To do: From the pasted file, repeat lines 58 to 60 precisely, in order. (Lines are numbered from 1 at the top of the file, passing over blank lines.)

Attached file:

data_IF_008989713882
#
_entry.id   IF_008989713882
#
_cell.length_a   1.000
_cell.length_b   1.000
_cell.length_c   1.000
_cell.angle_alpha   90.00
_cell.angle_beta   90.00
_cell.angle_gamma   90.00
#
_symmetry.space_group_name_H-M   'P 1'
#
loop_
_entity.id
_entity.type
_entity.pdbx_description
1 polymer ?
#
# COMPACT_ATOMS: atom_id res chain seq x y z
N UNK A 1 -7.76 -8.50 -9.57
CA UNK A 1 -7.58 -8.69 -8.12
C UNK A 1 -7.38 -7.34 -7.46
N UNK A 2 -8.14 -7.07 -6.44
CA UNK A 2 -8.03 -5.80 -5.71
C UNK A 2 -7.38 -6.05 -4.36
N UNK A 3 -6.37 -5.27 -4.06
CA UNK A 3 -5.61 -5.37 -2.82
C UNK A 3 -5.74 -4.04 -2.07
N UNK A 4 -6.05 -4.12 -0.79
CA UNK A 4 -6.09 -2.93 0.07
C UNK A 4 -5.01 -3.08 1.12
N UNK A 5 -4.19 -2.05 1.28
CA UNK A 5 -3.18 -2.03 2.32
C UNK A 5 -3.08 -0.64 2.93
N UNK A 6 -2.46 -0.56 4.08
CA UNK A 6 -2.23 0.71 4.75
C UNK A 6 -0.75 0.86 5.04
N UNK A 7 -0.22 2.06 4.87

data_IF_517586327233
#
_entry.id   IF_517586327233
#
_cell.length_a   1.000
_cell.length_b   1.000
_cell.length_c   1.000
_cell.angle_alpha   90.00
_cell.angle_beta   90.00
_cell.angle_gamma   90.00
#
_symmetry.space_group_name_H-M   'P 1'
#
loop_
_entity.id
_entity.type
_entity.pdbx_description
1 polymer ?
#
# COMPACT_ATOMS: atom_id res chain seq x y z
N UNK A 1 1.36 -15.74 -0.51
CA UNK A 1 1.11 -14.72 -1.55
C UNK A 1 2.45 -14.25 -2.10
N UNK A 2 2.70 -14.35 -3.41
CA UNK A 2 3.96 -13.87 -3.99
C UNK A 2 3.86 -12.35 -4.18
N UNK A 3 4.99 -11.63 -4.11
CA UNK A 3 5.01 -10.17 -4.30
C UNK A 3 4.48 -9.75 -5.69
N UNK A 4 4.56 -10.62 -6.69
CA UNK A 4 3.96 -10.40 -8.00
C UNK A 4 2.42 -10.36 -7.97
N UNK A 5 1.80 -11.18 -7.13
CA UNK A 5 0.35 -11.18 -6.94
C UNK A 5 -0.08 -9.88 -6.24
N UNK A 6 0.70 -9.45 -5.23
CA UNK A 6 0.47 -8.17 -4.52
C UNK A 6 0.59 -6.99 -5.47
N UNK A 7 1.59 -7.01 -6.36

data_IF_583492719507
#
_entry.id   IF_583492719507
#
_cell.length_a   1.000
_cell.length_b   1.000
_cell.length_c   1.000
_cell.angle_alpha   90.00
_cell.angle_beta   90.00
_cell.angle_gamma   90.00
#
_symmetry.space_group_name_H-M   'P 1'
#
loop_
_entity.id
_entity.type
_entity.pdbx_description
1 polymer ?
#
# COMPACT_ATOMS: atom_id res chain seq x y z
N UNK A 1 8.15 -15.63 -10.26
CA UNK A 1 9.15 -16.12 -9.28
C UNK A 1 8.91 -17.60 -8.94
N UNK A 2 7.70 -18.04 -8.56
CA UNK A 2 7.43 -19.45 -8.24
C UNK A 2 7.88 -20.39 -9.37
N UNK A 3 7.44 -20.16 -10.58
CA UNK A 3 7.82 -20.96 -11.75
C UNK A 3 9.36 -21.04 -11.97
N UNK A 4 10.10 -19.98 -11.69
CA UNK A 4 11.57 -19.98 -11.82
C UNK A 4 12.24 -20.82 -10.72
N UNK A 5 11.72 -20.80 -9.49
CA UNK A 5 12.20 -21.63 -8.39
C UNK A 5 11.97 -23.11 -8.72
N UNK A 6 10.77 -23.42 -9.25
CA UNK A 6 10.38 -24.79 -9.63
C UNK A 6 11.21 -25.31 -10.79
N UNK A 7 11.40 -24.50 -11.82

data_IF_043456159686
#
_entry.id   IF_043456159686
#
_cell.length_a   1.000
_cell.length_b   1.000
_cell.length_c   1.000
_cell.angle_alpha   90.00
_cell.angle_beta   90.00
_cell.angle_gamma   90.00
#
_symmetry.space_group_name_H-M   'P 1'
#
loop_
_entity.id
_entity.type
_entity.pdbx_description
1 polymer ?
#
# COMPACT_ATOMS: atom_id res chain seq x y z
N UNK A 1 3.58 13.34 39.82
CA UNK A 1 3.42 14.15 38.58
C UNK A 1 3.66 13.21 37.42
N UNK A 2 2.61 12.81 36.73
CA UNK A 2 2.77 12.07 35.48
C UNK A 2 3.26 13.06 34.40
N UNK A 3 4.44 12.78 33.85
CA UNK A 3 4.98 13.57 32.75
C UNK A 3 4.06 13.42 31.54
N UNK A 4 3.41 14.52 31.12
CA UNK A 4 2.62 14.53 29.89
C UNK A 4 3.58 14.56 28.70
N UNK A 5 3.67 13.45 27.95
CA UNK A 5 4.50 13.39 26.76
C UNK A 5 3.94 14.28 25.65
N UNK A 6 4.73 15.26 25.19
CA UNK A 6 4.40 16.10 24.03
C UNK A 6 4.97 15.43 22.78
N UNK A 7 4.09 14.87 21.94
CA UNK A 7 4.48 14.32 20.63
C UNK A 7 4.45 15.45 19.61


#
# COMPACT_ATOMS: atom_id res chain seq x y z
N UNK A 1 1.36 -15.74 -0.51